William Pollock: Artists and Rough Rider
William Pollock, Camp Wikoff, Montauk, New York, 1898.
William Pollock
William Pollock
Staff of the 1st U.S. Volunteer Cavalry Regiment
1st US Volunteer Cavalry Regiment
1st US Volunteer Cavalry Regiment
1895 issue of The Outlook magazine
1895 Outlook Magazine
1895 Outlook Magazine
William Pollock, Buffalo Bill (William F. Cody), detail, n.d., oil on canvas
Pollock and Buffalo Bill Painting
Pollock and Buffalo Bill Painting

“One of the gamest fighters and best soldiers was Pollock, a full-blooded Pawnee,” wrote Roosevelt in his memoir The Rough Riders.

“He had been educated, like most of the other Indians, at one of those admirable Indian Schools [Haskell] – which have added so much to the total of the small credit amount with which the white race balances the unpleasant debit account of its dealings with the red. Pollock was a silent, solitary fellow – an excellent penman, much given to drawing pictures. When we got down to Santiago he developed into the regimental clerk.”

The Pawnees

Pollock was one of eight Pawnee who joined the Rough Riders, continuing a tribal tradition of alliance with the U.S. Army. In the Highland Cemetery, approximately 60 miles west of Tulsa, Okla., an impressive monument stands today honoring the memory of the eight Pawnee who served in Company D of the Rough Riders: Sergeant Orlando C. Palmer, Corporal Calvin Hill, and Privates Arthur A. Luther, Joseph Proctor, Clyde H. and Clare H. Stewart, 20-year-old twin brothers, William O. Wright and William Pollock himself. This allegiance to the U.S. military developed during a century of declining fortune.

In the early 19th century, the Pawnees, a confederated nation composed of four autonomous bands – Chauis, Pitahawiratas, Kitkahahki and Skiris [Skidis] – numbered more than 10,000. They were one of the largest and most powerful Plains Indian nations. They occupied a vast territory in what is today’s Nebraska and Kansas. They lived along the Missouri River in earthen lodges, cultivated maize, beans and squash, and depended on the buffalo for part of their subsistence. Hence, their economy was based on alternating patterns of horticulture and Plains buffalo hunting.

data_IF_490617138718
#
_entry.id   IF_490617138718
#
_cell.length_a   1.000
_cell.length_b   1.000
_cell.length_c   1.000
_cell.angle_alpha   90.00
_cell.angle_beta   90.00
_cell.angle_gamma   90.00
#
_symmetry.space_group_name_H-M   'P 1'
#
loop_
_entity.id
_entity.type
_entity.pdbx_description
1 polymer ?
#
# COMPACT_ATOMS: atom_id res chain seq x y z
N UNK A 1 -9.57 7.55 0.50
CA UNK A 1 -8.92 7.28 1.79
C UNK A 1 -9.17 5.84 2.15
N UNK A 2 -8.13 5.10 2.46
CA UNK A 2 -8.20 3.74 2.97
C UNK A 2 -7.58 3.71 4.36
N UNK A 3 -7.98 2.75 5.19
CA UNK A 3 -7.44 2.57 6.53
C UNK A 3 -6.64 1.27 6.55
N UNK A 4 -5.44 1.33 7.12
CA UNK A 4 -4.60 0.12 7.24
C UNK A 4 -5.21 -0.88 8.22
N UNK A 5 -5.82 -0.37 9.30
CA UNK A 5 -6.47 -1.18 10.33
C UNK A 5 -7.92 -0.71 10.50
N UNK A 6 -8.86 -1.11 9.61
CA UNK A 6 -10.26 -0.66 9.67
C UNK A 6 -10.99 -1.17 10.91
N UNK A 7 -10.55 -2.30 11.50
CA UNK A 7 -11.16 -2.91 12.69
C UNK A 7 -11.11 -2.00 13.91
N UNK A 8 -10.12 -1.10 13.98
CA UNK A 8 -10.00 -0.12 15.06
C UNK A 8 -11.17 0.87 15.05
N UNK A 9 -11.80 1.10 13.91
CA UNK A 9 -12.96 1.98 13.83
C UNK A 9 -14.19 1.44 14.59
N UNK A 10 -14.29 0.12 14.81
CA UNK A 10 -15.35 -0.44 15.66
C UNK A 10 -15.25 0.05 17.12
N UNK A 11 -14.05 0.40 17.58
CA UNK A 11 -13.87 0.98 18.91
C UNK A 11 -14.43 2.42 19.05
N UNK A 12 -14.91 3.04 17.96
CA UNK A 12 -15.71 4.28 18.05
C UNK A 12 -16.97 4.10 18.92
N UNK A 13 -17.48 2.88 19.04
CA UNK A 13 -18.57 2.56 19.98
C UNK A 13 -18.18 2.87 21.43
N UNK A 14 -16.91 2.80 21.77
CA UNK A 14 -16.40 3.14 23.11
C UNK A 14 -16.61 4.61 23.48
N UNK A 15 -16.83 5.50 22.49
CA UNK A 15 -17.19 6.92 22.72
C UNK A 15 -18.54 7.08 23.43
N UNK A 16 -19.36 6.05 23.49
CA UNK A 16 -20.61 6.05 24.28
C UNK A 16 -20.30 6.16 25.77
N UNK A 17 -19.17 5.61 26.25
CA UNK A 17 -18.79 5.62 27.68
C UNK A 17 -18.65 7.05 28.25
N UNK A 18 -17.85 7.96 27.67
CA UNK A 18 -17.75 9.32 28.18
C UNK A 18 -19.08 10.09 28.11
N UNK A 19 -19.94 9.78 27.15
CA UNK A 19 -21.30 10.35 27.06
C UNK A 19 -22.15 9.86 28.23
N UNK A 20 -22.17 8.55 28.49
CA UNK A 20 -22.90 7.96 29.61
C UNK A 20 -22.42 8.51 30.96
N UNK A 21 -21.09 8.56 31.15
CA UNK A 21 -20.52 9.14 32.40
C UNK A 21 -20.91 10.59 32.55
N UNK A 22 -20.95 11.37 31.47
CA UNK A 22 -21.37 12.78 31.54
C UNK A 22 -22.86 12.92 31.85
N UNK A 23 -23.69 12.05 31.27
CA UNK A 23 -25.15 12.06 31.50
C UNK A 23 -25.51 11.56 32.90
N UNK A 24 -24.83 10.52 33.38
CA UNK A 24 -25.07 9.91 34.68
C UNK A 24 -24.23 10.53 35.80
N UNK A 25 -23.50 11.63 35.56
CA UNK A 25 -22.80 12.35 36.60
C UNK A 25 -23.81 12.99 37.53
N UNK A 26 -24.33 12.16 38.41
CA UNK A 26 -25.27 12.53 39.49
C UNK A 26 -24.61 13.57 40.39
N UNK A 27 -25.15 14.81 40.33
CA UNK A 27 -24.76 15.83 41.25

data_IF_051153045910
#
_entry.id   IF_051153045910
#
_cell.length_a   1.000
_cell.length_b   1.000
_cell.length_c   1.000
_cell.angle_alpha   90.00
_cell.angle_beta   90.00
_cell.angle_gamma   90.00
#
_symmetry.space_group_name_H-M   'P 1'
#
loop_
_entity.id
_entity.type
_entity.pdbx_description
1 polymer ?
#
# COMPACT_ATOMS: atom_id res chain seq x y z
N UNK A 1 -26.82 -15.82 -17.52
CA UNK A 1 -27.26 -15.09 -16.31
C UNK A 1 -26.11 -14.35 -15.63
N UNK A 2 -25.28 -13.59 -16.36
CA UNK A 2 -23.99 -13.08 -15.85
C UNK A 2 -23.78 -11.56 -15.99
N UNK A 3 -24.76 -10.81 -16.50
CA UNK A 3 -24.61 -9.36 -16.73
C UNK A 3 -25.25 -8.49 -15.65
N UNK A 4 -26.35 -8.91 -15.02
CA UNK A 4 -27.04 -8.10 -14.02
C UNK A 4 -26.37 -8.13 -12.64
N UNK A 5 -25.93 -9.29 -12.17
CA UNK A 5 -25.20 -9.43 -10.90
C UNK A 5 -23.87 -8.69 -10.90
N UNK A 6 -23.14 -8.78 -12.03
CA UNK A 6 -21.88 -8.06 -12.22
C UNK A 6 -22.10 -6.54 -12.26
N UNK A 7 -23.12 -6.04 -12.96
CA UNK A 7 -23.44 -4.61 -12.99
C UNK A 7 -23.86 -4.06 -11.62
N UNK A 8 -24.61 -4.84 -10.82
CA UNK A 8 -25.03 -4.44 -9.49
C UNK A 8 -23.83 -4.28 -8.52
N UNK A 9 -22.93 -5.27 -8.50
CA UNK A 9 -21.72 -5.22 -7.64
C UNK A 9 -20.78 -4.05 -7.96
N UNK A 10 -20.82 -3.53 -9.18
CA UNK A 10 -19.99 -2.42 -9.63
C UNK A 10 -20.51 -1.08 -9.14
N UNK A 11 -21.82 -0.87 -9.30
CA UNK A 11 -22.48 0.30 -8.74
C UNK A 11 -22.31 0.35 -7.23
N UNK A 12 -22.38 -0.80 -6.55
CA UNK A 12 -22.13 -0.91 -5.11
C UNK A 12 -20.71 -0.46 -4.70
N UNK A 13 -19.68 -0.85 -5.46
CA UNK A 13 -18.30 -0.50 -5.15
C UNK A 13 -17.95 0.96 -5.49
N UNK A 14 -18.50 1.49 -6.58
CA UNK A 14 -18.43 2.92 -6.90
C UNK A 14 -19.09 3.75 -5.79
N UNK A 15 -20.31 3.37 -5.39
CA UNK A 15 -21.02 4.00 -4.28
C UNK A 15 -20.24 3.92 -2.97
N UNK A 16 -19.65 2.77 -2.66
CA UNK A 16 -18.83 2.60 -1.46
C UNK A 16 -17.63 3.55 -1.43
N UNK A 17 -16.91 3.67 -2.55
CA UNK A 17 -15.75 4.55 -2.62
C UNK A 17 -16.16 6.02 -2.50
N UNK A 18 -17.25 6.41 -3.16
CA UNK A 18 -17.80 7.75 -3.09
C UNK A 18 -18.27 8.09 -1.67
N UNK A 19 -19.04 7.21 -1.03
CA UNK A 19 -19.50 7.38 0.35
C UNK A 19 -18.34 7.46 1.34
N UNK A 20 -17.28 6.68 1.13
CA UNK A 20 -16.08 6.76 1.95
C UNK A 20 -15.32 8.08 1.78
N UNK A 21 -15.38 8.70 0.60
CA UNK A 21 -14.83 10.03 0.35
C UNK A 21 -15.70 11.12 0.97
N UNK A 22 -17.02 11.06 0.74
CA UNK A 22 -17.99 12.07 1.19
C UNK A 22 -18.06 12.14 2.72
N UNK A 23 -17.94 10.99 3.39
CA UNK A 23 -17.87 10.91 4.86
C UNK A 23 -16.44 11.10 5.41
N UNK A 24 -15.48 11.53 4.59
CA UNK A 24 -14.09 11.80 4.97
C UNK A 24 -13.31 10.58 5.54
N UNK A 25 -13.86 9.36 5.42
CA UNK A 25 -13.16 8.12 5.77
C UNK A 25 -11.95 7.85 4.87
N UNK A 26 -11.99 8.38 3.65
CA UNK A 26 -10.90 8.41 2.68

Through much of the 19th century, they faced periodic epidemics of cholera, measles and smallpox that significantly reduced their population and weakened their resistance to their Indian enemies, the Cheyenne, Arapaho, Comanche and especially the Brule and Oglala Sioux. Moreover, because of the increased competition of Plains Indians for horses to track and hunt buffalo and the increased emigration of both whites and removed Indians into Kansas, the Pawnees’ territory and power were considerably reduced. Although they often allied themselves with the Mandan, Arikara, Wichita and Omaha, and dominated their neighbors, such as the Ponca and Otoe, they were no match for their traditional Plains Indian enemies. By 1860, the Pawnee population had been reduced to 4,000.

Proud of their independence and hoping to maintain it, the Pawnees, like the Crows and Delawares, allied themselves with the United States, serving as valuable scouts to counter their Indian rivals. After disease, crop failures and losses of warriors in warfare, they became more and more dependent on the federal Indian agent and the U.S. Army for rations. By 1873, their numbers had been reduced to approximately 2,400 tribesmen. Caught between raids of their Indian enemies and starvation, the Pawnees were removed from Nebraska to the Indian Territory over a three-year period beginning in 1874.